Sparks the Matchmaker by Russell Elkins – Interview & Giveaway

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sparksSparks the Matchmaker by Russell Elkins

Ollie just wants one thing. The girl.

Things haven’t been going so well with Anne lately, though; their relationship has become a perpetual study date, and Ollie’s roommates are starting to worry about him. How to fix things? Why, with a marriage proposal, of course.

Unfortunately for Ollie, his relationship with Anne has run out of gas. Life feels like it’s counting down to one. And that one is the only person in Ollie’s life he really cares about: Ollie. Perhaps, then, he should get over himself. But first he has to deal with Sparks, the irritating little Yankees fan who invades his life in order to “help” him. And while Keith, his best friend, is doing all he can to help, Ollie’s other friend Richie never fails to show up and threaten to ruin everything just by being himself. Never mind all the drama Sparks brings to the party by forcing Ollie to take a job actually helping people in need.

Will Ollie meet the girl? Will it be in history class? On a road trip to Colorado? Can he get over Anne, or should he try to mend the relationship? Should he pursue the new girl Sparks is trying to set him up with? As the strings of the puppeteer tangle with the strings of the heart, only one person can sort out the mess Ollie has made. It seems that the harder he tries, the more Ollie messes things up. Is Sparks a cruel manipulator, or is he really going to help Ollie find his match?

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Praise for Sparks the Matchmaker:

I wasn’t sure what to expect from this book. How many “romance” novels do you read where the protagonist is male, or even where the author is male? At first, I thought that was going to be the unique focus of this story.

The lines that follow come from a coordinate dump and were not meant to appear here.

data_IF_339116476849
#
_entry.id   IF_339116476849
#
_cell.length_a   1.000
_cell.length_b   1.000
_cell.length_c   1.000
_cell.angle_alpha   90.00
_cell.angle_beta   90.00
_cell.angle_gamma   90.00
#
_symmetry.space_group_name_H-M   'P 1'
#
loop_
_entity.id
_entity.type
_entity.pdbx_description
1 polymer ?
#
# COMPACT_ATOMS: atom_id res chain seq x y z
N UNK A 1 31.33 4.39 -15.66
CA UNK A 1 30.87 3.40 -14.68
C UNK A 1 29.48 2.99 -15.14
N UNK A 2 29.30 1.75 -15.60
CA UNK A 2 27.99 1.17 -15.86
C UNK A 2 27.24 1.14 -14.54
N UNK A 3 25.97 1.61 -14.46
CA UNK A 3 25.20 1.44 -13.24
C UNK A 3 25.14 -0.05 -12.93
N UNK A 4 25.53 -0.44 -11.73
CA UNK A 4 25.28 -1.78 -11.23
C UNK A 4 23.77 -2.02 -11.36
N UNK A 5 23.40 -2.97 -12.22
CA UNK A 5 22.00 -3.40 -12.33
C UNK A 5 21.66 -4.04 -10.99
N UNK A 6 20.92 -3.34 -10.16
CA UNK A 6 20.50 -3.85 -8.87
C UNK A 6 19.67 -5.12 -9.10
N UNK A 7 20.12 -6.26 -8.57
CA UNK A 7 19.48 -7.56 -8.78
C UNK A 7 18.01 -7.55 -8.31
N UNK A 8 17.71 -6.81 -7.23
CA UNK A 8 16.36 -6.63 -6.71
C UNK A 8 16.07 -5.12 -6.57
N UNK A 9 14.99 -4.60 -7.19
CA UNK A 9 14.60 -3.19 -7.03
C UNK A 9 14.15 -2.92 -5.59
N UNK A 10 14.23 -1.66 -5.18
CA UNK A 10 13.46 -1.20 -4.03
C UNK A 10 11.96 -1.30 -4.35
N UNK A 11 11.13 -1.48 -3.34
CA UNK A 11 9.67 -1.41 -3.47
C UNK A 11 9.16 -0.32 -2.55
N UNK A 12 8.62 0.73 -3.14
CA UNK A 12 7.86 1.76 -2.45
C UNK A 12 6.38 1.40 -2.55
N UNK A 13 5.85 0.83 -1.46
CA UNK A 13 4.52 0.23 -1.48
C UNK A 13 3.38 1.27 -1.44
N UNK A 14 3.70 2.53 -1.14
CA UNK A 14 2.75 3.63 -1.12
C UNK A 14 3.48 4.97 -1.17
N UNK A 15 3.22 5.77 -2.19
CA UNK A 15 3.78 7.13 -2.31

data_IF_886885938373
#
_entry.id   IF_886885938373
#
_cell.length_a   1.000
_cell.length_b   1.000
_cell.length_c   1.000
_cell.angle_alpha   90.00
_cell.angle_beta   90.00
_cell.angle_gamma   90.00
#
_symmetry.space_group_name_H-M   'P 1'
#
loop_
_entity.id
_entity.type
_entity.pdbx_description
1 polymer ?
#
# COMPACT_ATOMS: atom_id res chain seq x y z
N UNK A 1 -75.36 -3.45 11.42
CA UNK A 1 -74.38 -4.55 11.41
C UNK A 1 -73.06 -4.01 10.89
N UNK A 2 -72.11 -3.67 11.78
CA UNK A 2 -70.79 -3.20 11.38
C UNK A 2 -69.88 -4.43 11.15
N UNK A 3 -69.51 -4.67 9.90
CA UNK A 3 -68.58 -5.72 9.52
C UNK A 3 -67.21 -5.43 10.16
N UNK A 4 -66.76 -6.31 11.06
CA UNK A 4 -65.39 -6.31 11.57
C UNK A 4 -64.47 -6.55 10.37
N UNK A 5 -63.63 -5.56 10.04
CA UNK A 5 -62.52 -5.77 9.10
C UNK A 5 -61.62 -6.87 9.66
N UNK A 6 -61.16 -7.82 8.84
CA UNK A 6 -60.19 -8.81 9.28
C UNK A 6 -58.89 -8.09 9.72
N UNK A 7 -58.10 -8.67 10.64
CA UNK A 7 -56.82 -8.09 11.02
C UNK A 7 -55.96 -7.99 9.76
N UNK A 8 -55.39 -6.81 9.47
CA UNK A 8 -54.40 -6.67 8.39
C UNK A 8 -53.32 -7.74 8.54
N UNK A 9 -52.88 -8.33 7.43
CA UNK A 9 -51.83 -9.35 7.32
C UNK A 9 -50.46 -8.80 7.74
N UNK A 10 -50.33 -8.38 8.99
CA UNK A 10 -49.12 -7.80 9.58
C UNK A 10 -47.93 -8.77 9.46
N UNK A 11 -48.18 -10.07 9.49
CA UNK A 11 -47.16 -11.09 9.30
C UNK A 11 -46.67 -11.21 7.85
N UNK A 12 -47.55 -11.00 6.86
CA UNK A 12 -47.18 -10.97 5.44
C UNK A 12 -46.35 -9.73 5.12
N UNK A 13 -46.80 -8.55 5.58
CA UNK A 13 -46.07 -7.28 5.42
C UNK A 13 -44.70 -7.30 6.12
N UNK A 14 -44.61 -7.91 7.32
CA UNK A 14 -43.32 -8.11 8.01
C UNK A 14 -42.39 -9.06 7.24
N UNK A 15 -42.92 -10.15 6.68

I was pleasantly surprised, though. The “Sparks” character was a completely unique take on things. Also, I tend to be one of those people who frequently predicts the endings of books and t.v. shows, etc., but I hadn’t seen the ending of this story coming. It was a quick and easy read (which was just what I needed right now) but with plenty of intelligence and creativity woven into the story. I think I can say with confidence that even my teenage son would enjoy it, as well as my Mom. Looking forward to the next installment in the series.

Definitely not what I expected from a romantic comedy novel, but in a good way! Can’t wait for the next one 🙂

 

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russell elkinsAuthor Russell Elkins

Russell Elkins has become a leading expert on open adoption through first-hand experience that he now shares in Open Adoption, Open Heart. Russell regularly contributes to Adoption.com. He also writes his own blog at russellelkins.com to educate others in the struggles and beauties of open adoption.

Russell has always been a family man at heart, looking forward to the day when he could be a husband and a father. It took him a little while, but eventually his eyes locked onto a beautiful blonde, and he has never looked away. Russell and Jammie were married in 2004. They had the same goals for their home and didn’t want to wait too long before starting their family. However, filling their home quickly with children wasn’t in the cards, and they found themselves weighing their options to overcome problems with infertility. Their lives changed dramatically the day they decided to adopt.